Image by PIRO4D from Pixabay

It’s almost here again; the holiday season, the time when we take stock of all our successes and failures, and conveniently indulge in the annual ritual of resolutions. I used to be a ‘New Year Resolution Ritualist’. But, when I checked my list at the end of every year, I realized it left me more discouraged than satisfied. Apparently, I am not alone, but I have always known that. So New Year’s resolutions became my bête noire. That said, if you are one of the one in a million who consistently achieves their annual resolutions, then congratulations because you are a rare breed indeed! According to U.S. News & World Report, the failure rate for New Year’s resolutions hovers around 80 percent with goal-setters losing their resolve by mid-February. Let’s face it; this figure is conservative and kind. So, what’s the big deal? Why did I fail to achieve my resolutions?

Unrealistic Goals

Setting unrealistic goals year on year set me up to fail, yet I did it routinely without realizing it. It was a ritual everyone indulged in, so I had to do it too. You may wonder, what were these goals? Here are some of my past resolutions.

  • I must land my dream job at all costs.
  • I must travel abroad, come what may.
  • I must get rich this year.
  • I must get married this year.

These were but a few of my past resolutions. Looking back now, I find almost all of them ridiculous for the simple reason that there was no exact plan towards achieving any of these goals. They were just broad pronouncements voiced into thin air with the hope that some miracle would convert them into reality. I do believe in miracles, but I’m also a realist. Some didn’t synchronize with my personality. With others, I realized I had neither the passion nor the clarity to see them through. I loved my comfort zone.

What Did I Do Instead

I decided to consciously abstain from ‘following the crowd’ in making broad resolution pronouncements. Instead, I took a close look at where I was professionally, socially, spiritually, and economically and broke down each segment into 1. Current Situation 2. Needs, and 3. Wants. I wrote it all on a piece of paper, typed it on my PC, and made a screenshot to use as my desktop background. Now, I have it boldly displayed. It’s a daily reminder, even when I’m unable to read the hard copy.

As an example, allow me to use the broad phrase, “I must get rich this year” for theoretical analysis.

Broken Down

Current Situation || Need ||     ||Want ||
Not Saving Enough     Need to save $50 a  day $ 10,000    

The example above shows that the person is not saving enough and that he/she needs to save $50 a day to get $10,000 in 200 days. Now, this can be a realistic goal or resolution if you have a regular job. However, even with a steady job, you can still fail if you don’t make the significant sacrifices required to attain the goal. So, maybe, you’d have to postpone that holiday trip or suspend buying the new car, apartment, shoe, dress, bag, etc. You may even want to consider living like a ‘hermit’ if it’s worth it.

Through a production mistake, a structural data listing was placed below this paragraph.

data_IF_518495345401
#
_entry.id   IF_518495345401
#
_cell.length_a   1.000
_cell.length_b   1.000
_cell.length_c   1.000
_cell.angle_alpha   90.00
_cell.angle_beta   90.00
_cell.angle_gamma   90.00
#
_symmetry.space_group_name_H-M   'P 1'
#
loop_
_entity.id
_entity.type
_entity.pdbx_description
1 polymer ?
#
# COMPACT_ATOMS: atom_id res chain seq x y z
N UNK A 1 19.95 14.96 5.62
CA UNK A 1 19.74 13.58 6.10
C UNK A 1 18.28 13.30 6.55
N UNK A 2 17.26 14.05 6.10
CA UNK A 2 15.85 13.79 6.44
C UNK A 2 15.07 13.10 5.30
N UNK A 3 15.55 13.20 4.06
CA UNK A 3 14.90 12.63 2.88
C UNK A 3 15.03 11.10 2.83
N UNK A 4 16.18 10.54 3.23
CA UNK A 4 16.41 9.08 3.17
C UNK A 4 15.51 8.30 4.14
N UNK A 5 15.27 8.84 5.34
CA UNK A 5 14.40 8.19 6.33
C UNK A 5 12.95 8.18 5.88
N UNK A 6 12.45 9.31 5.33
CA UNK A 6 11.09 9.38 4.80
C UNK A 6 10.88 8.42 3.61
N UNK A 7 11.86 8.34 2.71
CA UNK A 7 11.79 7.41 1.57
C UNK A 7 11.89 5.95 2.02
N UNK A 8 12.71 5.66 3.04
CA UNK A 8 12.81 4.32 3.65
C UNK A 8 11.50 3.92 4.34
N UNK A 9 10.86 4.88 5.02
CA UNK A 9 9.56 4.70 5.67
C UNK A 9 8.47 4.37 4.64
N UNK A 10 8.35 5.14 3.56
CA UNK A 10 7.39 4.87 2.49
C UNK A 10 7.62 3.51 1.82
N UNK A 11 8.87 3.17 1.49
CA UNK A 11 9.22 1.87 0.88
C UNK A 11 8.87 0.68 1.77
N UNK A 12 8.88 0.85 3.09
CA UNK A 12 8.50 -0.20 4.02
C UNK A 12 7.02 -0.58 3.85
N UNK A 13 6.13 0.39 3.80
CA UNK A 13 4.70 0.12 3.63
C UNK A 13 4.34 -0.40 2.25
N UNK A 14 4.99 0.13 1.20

Now, what if you don’t have a regular job and don’t know where to begin? If you have access to a computer and the internet, there are many possibilities. Several businesses allow you to bring referrals to their companies and get paid for it, find them. You can also look at investing in index funds. Just do some research. Do you have a skill that you are passionate about and want to share it with the rest of the world? Great! Create videos and upload them to YouTube. Google will share ad revenue with you. Rent part of your apartment on Airbnb or Vrbo. Do you like sharing your opinion? Several user testing companies would pay you to test and share your opinion on products for their clients. Again, all you would need is a computer and internet connection. These are but a few entrepreneurial opportunities that can get you on your feet. 

That is an example of one goal. Your target may be to get fitter, find your dream job, get married, travel overseas for a holiday, pay your student loan, buy a new home, etc., it doesn’t matter. As long as you follow the same plan with point-point focus, you’re bound to succeed. In some instances, you would have to look at the long term. It also means that realistically, some of your goals may have to extend into the next year. That’s precisely the reason why there’s no need for any broad new resolution every year. Your resolve should be to continue with what’s working and tweak the areas that require tweaking. By detailing your intentions and goals in writing and reading them daily, they become lodged permanently in your sub-conscience. This practice automates your actions towards achieving your goals, and you won’t even realize it until you get there. Be realistic with your timeline, and you will start seeing results.

Merry Christmas and Happy New Year, folks!

Image by Gerd Altmann from Pixabay


Edited in Lumia Selfie

Michael Lamptey is a social/collaboration entrepreneur, internet marketing guide, web developer, and freelance blogger.

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